The Holstein cow is quickly recognised by their distinctive colour markings and outstanding milk production. Holsteins are large cattle with coat colour patterns of black and white or red and white. The main function of a dairy cow is to produce milk. In the UK and many countries across the world, the Holstein is the predominant breed because of its ability to produce high volumes of milk efficiently.
The Holstein breed currently averages 7330 litres/year with pedigree animals averaging 8600 litres/lactation over an average of 3 lactations.
In addition to the Holstein, the British Friesian has developed along slightly different lines and remains a dual-purpose animal with the potential to produce substantial volumes of milk and produce male calves that can be fattened up to produce quality beef. British Friesian cattle are generally slightly smaller than Holsteins and carry more flesh. The average milk production of pedigree British Friesians currently stands at 6020 litres/year compared to a lactation average of 6620 litres/lactation over 3.6 lactations.
The black and white Holstein and British Friesian breeds originate in Western Europe, in particular Holland and North Germany. The British Friesian became established in the UK during the Nineteenth Century, particularly in the eastern and home counties and southern Scotland. The first Herd Book was founded in 1909. The Holstein as we know today was first established in North America starting with an imported bull and 4 heifers from Holland into the United States in the 1850s. The breed first appeared in the UK in the years immediately after the Second World War, during which time around 2000 in-calf heifers plus a few bulls and cows were imported from Canada in conjunction with shiploads of store cattle.
Calves can be born throughout the year. When the calf has been born, the mother licks it to remove the birth fluids. The calf is normally able to stand within a few hours of birth and will drink Colostrum from the cow’s udder. Colostrum is a type of milk which the cow produces for the first 24 hours or so after giving birth; it protects the new-born calf from disease and provides vital anti-bodies.
In modern farming systems the calf is taken from its mother within a couple of days as she is needed to produce milk for sale. The farmer feeds the calf milk from a bucket for the next 6-8 weeks until it is weaned.
The calf must, by law, be identified with two tags which are inserted into each ear shortly after birth. Calves may be dehorned when they are a few weeks old. This procedure does not hurt the calf but stops the horns from developing and causing possible injury to other animals or humans.
Heifer (female) calves usually stay on the farm and are reared for entry into the milking portion of the herd whereas bull (male) calves are usually reared for beef. In exceptional cases where the bull is of superior genetic merit, it may be used for breeding.
Before a heifer can produce milk she must have a calf. Heifers are mated at 15-21 months old. Artificial insemination is the usual method although natural service may be used. Usually, the heifer will be pregnant for nine months before giving birth. Once the heifer has given birth she will begin to produce milk. She will be called a heifer until she has her second calf when she will be called a cow. Milk is removed from the heifer using an electricity-powered milking machine which mimics the natural sucking action of the calf. The milking machine has a ‘cluster’ of four rubber cups which are attached to the heifer’s four teats. Gentle suction is applied to the teats and the milk is drained into a system of pipes leading to a refrigerated tank where the milk is stored until it is collected by a tanker, usually once a day. The herd is usually milked twice a day, with some farms milking three times a day.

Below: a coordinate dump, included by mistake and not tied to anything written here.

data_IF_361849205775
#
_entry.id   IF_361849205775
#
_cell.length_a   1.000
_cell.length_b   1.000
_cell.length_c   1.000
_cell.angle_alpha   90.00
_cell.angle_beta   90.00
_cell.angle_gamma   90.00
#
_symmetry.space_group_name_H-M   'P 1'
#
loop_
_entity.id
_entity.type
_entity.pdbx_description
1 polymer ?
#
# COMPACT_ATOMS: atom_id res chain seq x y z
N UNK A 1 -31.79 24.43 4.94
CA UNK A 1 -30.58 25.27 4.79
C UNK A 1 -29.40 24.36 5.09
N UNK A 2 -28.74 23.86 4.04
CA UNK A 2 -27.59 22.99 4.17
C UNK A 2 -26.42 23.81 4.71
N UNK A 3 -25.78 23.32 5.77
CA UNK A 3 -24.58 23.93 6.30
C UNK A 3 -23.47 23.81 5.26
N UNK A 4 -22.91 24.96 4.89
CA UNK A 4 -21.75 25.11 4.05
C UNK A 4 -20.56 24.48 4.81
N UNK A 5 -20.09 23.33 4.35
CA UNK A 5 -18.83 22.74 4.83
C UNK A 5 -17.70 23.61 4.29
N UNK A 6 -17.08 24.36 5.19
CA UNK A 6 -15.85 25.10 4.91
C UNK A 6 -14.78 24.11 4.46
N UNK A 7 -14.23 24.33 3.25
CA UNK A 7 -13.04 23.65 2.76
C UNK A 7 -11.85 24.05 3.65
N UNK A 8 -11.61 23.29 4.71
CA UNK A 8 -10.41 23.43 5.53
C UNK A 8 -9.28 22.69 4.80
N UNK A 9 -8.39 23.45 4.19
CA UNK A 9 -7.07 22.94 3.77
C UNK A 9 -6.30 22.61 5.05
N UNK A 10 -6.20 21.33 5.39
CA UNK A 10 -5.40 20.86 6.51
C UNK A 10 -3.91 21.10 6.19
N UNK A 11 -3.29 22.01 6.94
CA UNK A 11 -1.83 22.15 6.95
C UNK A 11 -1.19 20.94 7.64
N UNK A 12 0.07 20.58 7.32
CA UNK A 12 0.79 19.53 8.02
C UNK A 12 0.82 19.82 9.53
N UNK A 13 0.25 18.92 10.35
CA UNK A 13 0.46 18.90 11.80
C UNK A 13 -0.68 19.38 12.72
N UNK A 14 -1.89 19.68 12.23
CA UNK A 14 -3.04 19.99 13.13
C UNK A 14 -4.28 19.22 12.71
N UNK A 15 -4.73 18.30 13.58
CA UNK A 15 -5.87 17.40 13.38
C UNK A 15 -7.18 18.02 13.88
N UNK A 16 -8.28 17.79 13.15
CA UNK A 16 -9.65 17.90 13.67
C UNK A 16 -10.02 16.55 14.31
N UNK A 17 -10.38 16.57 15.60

Ideally the cow should calve once a year. Due to the gestation period of nine months, the cow needs to be mated three months after she had her last calf. The cow continues to produce milk throughout most of her pregnancy until about three months before she is due to calve when she is ‘dried off’ meaning the farmer stops milking her. This allows her to rest and be ready for her next lactation. The lactation period lasts for approximately 305 days.
For milk production, the cow must eat large quantities of food and drink large volumes of water to obtain the nutrients that she needs. The cow is a ruminant which means that, unlike humans, she can make use of fibrous foods such as grass. In the UK, most grass grows in the months between March and November. The herd grazes outside during this period. Surplus grass is preserved for the winter months. The most common form of preservation is in the form of silage which is fermented grass. Drying grass in the sun is another method of preservation which produces hay. In recent years, farmers in central and southern Britain have started growing maize (the same plant as sweetcorn) to make into silage as well, providing extra protein to the cows’ diet. Cows will eat silage or hay in the period between October and April when they are kept indoors.
Expectations of the modern dairy cow is a high milk production level, therefore, her grass-based diet needs to be supplemented with extra energy, protein, vitamins and minerals. Concentrates are used for this purpose. Concentrates are mixtures of cereals, rape meal, sunflower meal, peas, soya, vitamins, and minerals etc which are ground and pressed in animal feed manufacturing mills to produce small, brown pellets.